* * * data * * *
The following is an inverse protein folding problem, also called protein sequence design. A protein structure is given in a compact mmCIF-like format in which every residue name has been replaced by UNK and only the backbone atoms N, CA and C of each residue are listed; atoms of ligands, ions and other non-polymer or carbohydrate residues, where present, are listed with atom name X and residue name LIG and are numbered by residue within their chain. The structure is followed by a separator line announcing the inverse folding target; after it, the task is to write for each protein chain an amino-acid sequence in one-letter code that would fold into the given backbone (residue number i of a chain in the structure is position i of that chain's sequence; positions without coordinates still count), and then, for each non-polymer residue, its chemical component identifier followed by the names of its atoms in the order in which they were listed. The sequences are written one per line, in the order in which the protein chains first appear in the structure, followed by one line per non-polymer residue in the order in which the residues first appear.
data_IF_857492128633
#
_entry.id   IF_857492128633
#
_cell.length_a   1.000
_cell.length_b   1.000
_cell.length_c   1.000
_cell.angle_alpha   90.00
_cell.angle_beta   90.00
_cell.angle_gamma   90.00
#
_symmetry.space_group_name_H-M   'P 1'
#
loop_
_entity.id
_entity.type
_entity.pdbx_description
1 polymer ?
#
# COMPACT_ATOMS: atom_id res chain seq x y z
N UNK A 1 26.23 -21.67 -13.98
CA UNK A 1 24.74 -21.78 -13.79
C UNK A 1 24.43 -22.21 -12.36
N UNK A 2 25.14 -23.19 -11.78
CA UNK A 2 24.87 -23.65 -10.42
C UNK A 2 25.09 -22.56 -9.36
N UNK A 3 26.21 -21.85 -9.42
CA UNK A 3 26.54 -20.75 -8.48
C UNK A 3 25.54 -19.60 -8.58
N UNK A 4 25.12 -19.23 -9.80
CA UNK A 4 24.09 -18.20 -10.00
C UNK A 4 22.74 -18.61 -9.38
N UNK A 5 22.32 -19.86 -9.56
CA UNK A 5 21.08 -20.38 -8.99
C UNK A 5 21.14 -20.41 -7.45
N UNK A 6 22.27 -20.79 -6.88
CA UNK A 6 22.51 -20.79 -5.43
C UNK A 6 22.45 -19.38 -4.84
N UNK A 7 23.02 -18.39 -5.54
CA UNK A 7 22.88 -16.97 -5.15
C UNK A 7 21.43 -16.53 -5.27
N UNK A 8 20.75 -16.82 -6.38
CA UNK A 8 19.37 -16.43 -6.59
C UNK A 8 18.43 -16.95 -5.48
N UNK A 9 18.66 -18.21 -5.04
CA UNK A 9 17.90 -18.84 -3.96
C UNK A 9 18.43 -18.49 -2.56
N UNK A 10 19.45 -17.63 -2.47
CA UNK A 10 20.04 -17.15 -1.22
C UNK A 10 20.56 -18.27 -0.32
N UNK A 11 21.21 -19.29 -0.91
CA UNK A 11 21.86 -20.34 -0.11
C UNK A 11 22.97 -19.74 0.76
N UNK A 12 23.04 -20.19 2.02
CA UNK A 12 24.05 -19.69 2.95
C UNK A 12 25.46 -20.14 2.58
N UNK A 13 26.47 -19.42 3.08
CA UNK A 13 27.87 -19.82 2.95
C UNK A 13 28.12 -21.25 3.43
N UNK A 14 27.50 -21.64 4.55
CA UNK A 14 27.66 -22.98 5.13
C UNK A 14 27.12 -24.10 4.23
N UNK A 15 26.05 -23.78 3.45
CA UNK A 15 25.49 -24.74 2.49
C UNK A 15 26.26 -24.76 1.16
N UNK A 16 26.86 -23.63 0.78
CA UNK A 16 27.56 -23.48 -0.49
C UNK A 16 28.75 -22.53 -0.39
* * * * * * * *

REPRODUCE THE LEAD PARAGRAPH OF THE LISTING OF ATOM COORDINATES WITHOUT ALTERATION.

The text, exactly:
The following is an inverse protein folding problem, also called protein sequence design. A protein structure is given in a compact mmCIF-like format in which every residue name has been replaced by UNK and only the backbone atoms N, CA and C of each residue are listed; atoms of ligands, ions and other non-polymer or carbohydrate residues, where present, are listed with atom name X and residue name LIG and are numbered by residue within their chain. The structure is followed by a separator line announcing the inverse folding target; after it, the task is to write for each protein chain an amino-acid sequence in one-letter code that would fold into the given backbone (residue number i of a chain in the structure is position i of that chain's sequence; positions without coordinates still count), and then, for each non-polymer residue, its chemical component identifier followed by the names of its atoms in the order in which they were listed. The sequences are written one per line, in the order in which the protein chains first appear in the structure, followed by one line per non-polymer residue in the order in which the residues first appear.